Kris Kinnear remains on the staff list of Smith’s Calgary office.
Well cleanup is a major issue in Alberta.
As of December, the province’s energy regulator said there were 172,236 wells that were either abandoned or inactive. That doesn’t include unremediated pipelines, buildings or other industry infrastructure.
The stock of such wells is growing. A 2021 University of Calgary study found the number of inactive wells increased by more than 50 per cent between 2015 and 2020.
Estimates for the cost of cleanup vary widely.
The Alberta Energy Regulator puts the price tag at $18.5 billion. The Alberta Liabilities Disclosure Project, a coalition of landowners and academic experts, has put it at $70 billion. One internal estimate from the regulator, officially disavowed, went as high as $260 billion.
© 2023 The Canadian Press
AER fines AlphaBow Energy Ltd. for unauthorized pipeline construction
CALGARY, AB, July 13, 2023 – The Alberta Energy Regulator (AER) has ordered AlphaBow Energy Ltd. (AlphaBow) to pay a $25 000 fine for constructing pipelines without approval.
Between November 11 and 17, 2021, AlphaBow performed work to construct two pipeline segments, near Hardisty, Alberta. The AER became aware of AlphaBow’s actions on November 17, 2021, when the company submitted a notification for a pipeline pressure test to the AER, leading to an inspection of the pipelines by the AER.
While AlphaBow had applied for pipeline licences, the AER had not approved the applications prior to construction. As a result, the AER ordered the company to stop work, issued two notices of noncompliance, and launched an investigation. Based on the investigation findings, the AER is taking enforcement action against AlphaBow by issuing a fine.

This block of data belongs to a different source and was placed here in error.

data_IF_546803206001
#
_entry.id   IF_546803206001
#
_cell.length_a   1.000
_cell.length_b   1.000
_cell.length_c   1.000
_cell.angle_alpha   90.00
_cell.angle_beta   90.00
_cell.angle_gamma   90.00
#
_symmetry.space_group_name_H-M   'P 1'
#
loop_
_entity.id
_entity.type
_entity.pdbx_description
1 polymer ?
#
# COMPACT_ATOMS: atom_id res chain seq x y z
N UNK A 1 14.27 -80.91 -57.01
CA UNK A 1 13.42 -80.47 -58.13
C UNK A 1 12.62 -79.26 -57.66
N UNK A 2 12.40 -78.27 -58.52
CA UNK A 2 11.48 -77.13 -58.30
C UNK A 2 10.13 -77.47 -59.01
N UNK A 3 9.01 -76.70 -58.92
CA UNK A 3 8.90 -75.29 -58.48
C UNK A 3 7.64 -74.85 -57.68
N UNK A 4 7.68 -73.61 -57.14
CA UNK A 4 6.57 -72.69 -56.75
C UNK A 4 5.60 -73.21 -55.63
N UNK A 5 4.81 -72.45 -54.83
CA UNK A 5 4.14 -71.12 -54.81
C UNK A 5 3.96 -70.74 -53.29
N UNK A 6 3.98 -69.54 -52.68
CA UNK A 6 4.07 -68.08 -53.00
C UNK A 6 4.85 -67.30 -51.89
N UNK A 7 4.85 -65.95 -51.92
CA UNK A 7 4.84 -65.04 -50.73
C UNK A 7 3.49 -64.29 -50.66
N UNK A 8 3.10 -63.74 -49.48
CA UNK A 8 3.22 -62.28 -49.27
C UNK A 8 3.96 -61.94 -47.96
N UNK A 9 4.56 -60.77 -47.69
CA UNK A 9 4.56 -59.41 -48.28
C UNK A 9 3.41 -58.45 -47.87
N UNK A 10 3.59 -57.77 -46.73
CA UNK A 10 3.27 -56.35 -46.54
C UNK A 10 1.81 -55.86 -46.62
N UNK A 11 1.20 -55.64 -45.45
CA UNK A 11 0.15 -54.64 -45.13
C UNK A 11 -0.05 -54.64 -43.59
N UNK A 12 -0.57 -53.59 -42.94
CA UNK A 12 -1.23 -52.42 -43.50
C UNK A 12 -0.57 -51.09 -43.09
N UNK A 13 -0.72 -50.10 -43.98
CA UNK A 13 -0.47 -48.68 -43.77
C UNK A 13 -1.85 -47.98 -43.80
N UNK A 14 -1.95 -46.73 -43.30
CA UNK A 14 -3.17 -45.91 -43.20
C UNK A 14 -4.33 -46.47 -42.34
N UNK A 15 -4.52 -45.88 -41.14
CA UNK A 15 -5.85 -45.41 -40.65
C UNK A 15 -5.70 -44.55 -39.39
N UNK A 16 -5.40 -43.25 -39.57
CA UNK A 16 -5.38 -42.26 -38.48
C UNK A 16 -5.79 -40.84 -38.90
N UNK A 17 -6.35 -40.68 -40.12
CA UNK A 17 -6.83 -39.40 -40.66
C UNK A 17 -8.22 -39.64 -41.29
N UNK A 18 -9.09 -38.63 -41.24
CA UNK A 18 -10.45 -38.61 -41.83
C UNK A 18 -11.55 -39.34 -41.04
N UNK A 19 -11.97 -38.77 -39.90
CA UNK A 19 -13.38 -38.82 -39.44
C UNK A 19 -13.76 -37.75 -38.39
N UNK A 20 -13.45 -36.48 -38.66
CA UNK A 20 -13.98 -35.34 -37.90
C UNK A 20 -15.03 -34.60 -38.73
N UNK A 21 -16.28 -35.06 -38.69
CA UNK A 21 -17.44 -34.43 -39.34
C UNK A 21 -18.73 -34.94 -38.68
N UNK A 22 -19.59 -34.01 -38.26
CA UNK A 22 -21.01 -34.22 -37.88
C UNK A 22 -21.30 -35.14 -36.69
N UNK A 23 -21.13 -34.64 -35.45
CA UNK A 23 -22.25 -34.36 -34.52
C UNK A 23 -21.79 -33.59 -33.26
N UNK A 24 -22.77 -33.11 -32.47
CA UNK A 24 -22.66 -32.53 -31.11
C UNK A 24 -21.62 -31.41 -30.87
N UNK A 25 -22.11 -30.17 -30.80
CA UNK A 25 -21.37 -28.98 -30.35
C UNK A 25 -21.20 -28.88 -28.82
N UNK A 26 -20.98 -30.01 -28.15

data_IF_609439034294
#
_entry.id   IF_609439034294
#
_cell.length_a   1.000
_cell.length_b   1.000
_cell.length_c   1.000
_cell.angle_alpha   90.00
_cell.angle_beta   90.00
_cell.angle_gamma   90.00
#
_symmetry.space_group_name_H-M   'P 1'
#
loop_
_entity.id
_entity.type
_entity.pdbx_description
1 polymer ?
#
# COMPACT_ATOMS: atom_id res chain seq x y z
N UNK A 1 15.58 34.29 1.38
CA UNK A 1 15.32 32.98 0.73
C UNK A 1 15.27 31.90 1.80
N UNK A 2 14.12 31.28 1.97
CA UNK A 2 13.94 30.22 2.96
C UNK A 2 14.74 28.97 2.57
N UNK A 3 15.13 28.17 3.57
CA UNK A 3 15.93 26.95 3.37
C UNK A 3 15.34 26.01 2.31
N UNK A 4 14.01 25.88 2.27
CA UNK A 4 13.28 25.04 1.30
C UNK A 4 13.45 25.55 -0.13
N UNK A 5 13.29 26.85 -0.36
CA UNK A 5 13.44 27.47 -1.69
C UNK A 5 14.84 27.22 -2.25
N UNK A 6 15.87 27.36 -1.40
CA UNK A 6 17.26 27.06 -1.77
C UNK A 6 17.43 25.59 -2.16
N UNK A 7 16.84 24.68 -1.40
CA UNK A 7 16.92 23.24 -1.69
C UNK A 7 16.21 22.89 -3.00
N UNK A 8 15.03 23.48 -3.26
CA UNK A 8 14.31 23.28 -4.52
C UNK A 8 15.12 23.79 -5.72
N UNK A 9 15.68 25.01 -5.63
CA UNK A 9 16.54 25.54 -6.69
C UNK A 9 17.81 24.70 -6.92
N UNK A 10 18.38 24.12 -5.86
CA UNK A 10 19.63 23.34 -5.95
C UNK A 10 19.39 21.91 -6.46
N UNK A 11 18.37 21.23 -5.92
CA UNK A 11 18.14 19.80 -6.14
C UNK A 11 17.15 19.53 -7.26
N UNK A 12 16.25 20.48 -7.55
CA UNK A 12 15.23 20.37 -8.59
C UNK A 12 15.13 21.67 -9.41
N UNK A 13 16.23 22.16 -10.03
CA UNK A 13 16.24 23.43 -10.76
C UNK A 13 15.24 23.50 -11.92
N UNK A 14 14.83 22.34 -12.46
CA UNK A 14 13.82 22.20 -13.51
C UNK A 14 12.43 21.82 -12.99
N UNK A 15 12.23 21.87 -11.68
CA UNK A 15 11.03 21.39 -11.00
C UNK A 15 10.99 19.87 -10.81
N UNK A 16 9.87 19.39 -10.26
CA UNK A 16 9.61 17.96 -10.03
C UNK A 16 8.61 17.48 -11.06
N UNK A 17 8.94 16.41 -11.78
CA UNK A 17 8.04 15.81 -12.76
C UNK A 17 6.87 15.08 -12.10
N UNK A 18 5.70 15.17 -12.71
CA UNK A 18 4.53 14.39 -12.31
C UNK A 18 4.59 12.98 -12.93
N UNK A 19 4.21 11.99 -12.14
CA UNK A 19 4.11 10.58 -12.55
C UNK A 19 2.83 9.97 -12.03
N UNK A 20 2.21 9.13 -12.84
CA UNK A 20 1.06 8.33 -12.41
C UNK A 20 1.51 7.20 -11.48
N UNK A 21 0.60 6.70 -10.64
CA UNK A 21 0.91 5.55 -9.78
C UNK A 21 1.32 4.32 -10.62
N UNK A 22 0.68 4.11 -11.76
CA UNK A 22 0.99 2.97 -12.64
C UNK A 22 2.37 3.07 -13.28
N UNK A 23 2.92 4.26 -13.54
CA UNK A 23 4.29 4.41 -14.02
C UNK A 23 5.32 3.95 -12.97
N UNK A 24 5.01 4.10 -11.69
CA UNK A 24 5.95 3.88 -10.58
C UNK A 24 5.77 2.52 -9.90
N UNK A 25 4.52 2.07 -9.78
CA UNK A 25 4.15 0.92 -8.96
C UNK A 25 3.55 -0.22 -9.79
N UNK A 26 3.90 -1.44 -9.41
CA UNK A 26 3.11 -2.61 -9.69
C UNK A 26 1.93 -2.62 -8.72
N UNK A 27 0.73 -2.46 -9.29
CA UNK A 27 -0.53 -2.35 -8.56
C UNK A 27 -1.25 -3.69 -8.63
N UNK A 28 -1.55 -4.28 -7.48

A fine—or an administrative penalty—is one enforcement tool the AER can use when companies break the rules. The penalty amount is based on an assessment of the seriousness of the contravention and the effect (or potential effect) it has on public safety, the environment, or resource production.
Before constructing energy-related infrastructure, such as pipelines, companies must apply to the AER for the necessary licence. This process enables the AER to assess the risks and effects associated with the activity, which is fundamental to ensuring the safe and responsible development of energy resources within Alberta. In this case, AlphaBow did not obtain licences under the Pipeline Act, prior to construction.
BC strengthens protection of ecological reserves
New regulatory changes are being made to safeguard the province’s ecological reserves.
The new Ecological Reserve Regulation will enable compliance and enforcement measures in ecological reserves so individuals conducting illegal activities can be prosecuted or fined. Under the previous regulation, BC Parks lacked the ability to impose penalties on individuals and companies that disobey the law in these sensitive ecosystems.
“It is important that our provincial legislation gives BC Parks the power to ensure B.C.’s protected spaces are not threatened,” said George Heyman, Minister of Environment and Climate Change Strategy. “This updated regulation will help protect B.C.’s critically important biological diversity and safeguard rare and endangered plants and animals in their natural habitat.”